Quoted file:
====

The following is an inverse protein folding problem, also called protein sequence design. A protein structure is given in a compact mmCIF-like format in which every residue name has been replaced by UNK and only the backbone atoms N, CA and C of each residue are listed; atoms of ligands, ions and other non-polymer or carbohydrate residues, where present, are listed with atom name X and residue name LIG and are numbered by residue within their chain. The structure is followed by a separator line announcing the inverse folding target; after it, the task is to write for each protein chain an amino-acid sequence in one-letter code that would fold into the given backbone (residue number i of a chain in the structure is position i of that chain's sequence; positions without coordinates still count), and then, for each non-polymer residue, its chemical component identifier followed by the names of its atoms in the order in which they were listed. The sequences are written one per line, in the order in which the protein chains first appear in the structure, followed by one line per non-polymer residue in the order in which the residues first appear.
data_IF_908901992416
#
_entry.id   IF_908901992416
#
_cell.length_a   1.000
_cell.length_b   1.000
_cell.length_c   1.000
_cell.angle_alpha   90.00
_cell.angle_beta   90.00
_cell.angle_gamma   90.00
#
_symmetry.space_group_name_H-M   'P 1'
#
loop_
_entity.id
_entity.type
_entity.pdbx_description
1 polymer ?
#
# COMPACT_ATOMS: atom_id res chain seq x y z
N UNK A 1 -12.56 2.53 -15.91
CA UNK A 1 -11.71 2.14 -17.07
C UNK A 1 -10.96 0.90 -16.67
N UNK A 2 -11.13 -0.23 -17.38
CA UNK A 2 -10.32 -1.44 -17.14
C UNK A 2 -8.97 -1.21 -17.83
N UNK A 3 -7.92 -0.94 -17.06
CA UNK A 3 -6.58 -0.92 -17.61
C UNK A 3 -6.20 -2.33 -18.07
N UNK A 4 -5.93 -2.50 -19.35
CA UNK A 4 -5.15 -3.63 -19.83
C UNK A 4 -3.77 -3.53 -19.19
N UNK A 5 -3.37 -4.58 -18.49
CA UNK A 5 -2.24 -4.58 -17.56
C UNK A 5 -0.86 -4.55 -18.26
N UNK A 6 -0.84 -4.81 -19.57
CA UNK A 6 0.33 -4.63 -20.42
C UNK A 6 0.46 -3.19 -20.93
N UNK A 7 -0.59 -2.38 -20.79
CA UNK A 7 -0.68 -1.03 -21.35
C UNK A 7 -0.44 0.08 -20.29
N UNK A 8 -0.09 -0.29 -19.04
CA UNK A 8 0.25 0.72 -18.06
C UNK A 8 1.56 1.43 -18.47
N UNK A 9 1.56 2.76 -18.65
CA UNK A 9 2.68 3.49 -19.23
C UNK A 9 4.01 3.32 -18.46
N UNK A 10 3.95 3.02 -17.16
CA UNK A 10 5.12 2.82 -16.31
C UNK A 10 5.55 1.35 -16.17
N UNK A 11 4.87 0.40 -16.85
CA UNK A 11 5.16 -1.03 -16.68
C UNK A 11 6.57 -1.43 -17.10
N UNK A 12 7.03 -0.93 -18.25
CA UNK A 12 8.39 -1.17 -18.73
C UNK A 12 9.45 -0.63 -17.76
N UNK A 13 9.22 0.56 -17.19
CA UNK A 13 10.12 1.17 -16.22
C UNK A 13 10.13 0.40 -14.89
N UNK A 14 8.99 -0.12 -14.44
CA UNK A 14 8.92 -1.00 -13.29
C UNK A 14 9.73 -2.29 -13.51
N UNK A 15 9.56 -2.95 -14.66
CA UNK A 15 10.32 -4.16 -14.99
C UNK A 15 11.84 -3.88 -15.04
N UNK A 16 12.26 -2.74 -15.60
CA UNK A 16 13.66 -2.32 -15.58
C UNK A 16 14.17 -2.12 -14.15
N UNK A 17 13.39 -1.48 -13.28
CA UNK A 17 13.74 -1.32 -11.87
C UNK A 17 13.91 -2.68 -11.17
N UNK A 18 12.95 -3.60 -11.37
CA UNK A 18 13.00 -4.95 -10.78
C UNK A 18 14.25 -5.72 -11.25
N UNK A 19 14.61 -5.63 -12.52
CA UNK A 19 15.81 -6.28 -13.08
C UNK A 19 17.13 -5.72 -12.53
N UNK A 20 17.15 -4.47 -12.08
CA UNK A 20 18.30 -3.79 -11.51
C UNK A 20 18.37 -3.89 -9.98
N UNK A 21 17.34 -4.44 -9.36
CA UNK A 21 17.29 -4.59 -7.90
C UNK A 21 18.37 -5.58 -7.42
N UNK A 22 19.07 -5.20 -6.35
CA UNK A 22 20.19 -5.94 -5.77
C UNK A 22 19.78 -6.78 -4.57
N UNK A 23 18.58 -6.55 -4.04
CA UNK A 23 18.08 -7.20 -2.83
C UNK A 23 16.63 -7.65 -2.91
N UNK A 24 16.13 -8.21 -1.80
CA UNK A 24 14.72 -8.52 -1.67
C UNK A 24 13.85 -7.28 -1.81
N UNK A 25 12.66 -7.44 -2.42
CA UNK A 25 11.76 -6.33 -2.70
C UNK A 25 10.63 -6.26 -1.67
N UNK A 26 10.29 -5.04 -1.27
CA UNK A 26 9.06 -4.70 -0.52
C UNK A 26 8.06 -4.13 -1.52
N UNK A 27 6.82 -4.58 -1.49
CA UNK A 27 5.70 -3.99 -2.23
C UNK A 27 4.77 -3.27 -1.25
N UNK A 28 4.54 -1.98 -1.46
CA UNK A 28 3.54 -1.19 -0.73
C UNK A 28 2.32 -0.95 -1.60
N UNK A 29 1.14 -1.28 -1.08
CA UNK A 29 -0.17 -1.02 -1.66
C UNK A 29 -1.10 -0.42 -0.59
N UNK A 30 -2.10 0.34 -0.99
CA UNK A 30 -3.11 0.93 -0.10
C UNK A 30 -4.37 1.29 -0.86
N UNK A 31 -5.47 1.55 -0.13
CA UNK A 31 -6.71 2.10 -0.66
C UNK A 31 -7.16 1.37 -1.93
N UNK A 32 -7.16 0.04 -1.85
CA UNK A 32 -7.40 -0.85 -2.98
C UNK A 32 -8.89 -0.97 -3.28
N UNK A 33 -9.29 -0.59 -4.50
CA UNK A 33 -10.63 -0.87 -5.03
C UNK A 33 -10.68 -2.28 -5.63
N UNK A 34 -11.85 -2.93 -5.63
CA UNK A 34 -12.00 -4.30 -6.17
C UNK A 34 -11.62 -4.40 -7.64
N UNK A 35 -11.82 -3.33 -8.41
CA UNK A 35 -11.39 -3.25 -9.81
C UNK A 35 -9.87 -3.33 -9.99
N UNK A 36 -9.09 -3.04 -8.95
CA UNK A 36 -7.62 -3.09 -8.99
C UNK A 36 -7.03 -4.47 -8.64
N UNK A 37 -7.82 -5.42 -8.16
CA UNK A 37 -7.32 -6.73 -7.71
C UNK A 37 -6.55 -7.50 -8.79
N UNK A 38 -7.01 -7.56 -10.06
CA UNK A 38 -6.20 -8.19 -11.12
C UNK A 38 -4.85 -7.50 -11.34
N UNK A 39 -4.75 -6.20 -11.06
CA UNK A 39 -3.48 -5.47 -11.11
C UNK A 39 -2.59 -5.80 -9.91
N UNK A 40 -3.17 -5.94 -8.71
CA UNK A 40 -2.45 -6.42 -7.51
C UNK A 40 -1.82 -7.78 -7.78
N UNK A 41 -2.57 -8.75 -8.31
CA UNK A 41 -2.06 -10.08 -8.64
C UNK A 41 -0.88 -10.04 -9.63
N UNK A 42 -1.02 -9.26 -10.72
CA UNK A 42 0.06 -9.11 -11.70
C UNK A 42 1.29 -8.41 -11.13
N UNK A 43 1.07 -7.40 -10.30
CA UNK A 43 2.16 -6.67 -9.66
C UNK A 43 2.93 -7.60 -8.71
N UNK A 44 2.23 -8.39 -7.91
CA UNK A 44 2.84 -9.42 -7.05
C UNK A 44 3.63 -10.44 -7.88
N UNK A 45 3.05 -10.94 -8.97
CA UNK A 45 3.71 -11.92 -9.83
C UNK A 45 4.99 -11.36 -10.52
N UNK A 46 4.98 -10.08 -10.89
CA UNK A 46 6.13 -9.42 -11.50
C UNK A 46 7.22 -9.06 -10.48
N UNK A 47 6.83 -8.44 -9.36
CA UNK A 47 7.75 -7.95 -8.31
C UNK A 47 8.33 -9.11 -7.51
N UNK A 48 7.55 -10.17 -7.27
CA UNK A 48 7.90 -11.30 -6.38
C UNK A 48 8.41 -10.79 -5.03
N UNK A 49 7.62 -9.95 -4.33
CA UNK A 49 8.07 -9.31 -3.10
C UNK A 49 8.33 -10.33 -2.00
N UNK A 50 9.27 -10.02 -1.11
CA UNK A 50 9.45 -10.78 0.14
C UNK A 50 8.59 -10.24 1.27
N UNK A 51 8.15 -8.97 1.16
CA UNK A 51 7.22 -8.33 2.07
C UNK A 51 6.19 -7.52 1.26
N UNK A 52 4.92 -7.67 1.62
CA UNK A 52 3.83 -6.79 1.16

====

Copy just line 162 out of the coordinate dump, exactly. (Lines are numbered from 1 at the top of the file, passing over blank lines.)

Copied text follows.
C UNK A 47 8.33 -9.11 -7.51